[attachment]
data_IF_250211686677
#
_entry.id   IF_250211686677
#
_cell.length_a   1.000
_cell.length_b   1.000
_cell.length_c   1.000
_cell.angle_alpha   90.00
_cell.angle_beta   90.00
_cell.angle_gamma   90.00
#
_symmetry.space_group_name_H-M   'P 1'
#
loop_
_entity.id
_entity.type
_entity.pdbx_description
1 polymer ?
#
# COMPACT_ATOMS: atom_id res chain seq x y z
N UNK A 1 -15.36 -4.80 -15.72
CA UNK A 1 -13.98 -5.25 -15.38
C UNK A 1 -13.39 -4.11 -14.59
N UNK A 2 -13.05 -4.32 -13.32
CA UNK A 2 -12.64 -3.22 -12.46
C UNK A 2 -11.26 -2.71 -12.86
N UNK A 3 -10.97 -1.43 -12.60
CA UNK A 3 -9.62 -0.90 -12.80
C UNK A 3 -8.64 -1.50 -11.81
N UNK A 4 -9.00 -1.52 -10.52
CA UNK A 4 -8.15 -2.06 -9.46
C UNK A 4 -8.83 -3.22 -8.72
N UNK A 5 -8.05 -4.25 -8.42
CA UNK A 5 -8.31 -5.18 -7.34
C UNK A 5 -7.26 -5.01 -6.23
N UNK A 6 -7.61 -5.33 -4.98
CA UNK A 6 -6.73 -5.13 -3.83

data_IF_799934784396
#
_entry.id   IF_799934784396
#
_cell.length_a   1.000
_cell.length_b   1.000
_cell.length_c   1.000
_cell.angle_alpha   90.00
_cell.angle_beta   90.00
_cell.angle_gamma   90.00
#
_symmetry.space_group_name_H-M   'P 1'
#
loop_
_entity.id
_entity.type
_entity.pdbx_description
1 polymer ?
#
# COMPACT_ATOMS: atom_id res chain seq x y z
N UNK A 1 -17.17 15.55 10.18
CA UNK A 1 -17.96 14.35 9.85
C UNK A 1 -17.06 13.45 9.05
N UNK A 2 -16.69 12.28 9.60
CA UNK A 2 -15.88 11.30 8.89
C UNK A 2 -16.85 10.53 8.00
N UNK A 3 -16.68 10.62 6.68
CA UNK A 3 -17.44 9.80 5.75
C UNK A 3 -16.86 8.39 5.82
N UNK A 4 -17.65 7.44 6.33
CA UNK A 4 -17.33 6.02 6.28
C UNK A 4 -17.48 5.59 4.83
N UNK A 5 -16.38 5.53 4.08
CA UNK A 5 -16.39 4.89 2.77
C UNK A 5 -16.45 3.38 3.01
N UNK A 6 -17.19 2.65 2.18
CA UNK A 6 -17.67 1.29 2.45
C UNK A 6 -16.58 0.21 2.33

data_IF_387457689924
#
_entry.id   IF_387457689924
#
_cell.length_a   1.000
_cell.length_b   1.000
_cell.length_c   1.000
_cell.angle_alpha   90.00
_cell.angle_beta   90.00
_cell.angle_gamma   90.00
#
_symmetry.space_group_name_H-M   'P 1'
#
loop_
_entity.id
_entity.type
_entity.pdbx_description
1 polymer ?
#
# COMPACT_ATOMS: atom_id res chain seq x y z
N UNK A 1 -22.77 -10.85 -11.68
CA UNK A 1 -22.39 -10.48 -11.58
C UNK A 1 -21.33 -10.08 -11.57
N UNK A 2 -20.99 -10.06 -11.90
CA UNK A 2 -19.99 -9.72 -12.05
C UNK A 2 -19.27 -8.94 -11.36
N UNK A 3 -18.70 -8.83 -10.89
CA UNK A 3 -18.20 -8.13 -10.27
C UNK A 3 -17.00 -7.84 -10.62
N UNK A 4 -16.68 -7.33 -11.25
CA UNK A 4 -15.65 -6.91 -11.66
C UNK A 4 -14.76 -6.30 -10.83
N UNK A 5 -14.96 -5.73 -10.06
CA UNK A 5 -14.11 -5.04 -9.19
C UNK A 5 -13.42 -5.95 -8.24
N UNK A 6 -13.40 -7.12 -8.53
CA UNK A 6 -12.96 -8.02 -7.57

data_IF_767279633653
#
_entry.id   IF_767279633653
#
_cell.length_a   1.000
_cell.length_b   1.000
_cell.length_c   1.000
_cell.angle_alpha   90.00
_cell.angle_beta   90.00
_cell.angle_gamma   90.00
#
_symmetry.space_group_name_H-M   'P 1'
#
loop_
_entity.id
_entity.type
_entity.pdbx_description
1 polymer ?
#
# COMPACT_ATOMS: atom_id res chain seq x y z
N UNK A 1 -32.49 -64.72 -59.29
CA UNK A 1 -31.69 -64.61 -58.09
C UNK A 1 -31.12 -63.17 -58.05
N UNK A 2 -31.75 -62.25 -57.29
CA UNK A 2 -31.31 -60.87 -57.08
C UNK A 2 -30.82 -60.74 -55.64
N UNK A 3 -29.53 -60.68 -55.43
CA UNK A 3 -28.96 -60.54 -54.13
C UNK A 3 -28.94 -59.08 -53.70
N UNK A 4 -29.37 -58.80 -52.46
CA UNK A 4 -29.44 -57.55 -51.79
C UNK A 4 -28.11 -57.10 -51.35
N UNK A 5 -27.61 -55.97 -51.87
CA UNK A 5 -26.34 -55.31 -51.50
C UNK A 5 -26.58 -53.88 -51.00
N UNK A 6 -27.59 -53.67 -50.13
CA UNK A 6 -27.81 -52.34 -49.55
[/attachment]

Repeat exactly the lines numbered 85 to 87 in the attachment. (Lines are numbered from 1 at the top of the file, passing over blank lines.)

_cell.angle_gamma   90.00
#
_symmetry.space_group_name_H-M   'P 1'